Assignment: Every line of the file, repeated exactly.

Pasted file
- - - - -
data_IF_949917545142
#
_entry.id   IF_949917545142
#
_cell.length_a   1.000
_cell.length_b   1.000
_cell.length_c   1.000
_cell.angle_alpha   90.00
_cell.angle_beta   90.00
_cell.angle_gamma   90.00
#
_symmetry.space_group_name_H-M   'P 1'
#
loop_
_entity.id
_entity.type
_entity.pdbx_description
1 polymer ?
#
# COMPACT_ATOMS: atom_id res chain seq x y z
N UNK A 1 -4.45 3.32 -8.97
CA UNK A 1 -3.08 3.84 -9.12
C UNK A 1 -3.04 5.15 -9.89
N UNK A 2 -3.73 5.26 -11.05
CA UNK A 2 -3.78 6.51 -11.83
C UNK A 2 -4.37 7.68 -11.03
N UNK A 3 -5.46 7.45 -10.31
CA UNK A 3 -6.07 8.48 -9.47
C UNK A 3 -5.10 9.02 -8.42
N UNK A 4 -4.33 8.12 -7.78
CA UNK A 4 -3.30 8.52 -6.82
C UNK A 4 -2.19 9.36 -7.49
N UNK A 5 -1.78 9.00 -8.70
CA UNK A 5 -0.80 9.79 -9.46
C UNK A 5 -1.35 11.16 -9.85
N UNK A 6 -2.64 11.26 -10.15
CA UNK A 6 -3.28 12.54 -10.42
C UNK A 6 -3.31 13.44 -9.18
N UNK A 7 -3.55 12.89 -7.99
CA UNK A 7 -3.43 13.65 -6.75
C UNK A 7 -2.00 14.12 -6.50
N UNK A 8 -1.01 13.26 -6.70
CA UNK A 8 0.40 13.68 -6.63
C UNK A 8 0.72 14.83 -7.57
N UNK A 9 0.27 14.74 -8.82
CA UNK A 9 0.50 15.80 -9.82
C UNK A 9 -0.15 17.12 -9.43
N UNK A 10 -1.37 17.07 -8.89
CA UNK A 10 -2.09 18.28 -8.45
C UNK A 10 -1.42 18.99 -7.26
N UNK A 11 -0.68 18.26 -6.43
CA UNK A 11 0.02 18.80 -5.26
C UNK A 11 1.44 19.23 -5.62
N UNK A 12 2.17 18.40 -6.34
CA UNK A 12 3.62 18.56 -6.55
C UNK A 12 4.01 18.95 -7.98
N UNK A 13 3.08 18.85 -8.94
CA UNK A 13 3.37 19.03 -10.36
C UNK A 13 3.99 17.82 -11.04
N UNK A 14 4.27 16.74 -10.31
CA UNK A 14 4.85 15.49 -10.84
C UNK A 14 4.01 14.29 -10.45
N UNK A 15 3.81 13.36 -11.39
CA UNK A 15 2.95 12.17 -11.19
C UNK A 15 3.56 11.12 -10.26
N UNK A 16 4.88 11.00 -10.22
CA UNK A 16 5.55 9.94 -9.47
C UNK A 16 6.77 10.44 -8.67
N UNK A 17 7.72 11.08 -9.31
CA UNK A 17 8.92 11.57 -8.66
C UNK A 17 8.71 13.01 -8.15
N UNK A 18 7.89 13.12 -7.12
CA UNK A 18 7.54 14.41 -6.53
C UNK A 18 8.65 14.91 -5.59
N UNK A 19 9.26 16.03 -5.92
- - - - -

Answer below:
data_IF_949917545142
#
_entry.id   IF_949917545142
#
_cell.length_a   1.000
_cell.length_b   1.000
_cell.length_c   1.000
_cell.angle_alpha   90.00
_cell.angle_beta   90.00
_cell.angle_gamma   90.00
#
_symmetry.space_group_name_H-M   'P 1'
#
loop_
_entity.id
_entity.type
_entity.pdbx_description
1 polymer ?
#
# COMPACT_ATOMS: atom_id res chain seq x y z
N UNK A 1 -4.45 3.32 -8.97
CA UNK A 1 -3.08 3.84 -9.12
C UNK A 1 -3.04 5.15 -9.89
N UNK A 2 -3.73 5.26 -11.05
CA UNK A 2 -3.78 6.51 -11.83
C UNK A 2 -4.37 7.68 -11.03
N UNK A 3 -5.46 7.45 -10.31
CA UNK A 3 -6.07 8.48 -9.47
C UNK A 3 -5.10 9.02 -8.42
N UNK A 4 -4.33 8.12 -7.78
CA UNK A 4 -3.30 8.52 -6.82
C UNK A 4 -2.19 9.36 -7.49
N UNK A 5 -1.78 9.00 -8.70
CA UNK A 5 -0.80 9.79 -9.46
C UNK A 5 -1.35 11.16 -9.85
N UNK A 6 -2.64 11.26 -10.15
CA UNK A 6 -3.28 12.54 -10.42
C UNK A 6 -3.31 13.44 -9.18
N UNK A 7 -3.55 12.89 -7.99
CA UNK A 7 -3.43 13.65 -6.75
C UNK A 7 -2.00 14.12 -6.50
N UNK A 8 -1.01 13.26 -6.70
CA UNK A 8 0.40 13.68 -6.63
C UNK A 8 0.72 14.83 -7.57
N UNK A 9 0.27 14.74 -8.82
CA UNK A 9 0.50 15.80 -9.82
C UNK A 9 -0.15 17.12 -9.43
N UNK A 10 -1.37 17.07 -8.89
CA UNK A 10 -2.09 18.28 -8.45
C UNK A 10 -1.42 18.99 -7.26
N UNK A 11 -0.68 18.26 -6.43
CA UNK A 11 0.02 18.80 -5.26
C UNK A 11 1.44 19.23 -5.62
N UNK A 12 2.17 18.40 -6.34
CA UNK A 12 3.62 18.56 -6.55
C UNK A 12 4.01 18.95 -7.98
N UNK A 13 3.08 18.85 -8.94
CA UNK A 13 3.37 19.03 -10.36
C UNK A 13 3.99 17.82 -11.04
N UNK A 14 4.27 16.74 -10.31
CA UNK A 14 4.85 15.49 -10.84
C UNK A 14 4.01 14.29 -10.45
N UNK A 15 3.81 13.36 -11.39
CA UNK A 15 2.95 12.17 -11.19
C UNK A 15 3.56 11.12 -10.26
N UNK A 16 4.88 11.00 -10.22
CA UNK A 16 5.55 9.94 -9.47
C UNK A 16 6.77 10.44 -8.67
N UNK A 17 7.72 11.08 -9.31
CA UNK A 17 8.92 11.57 -8.66
C UNK A 17 8.71 13.01 -8.15
N UNK A 18 7.89 13.12 -7.12
CA UNK A 18 7.54 14.41 -6.53
C UNK A 18 8.65 14.91 -5.59
N UNK A 19 9.26 16.03 -5.92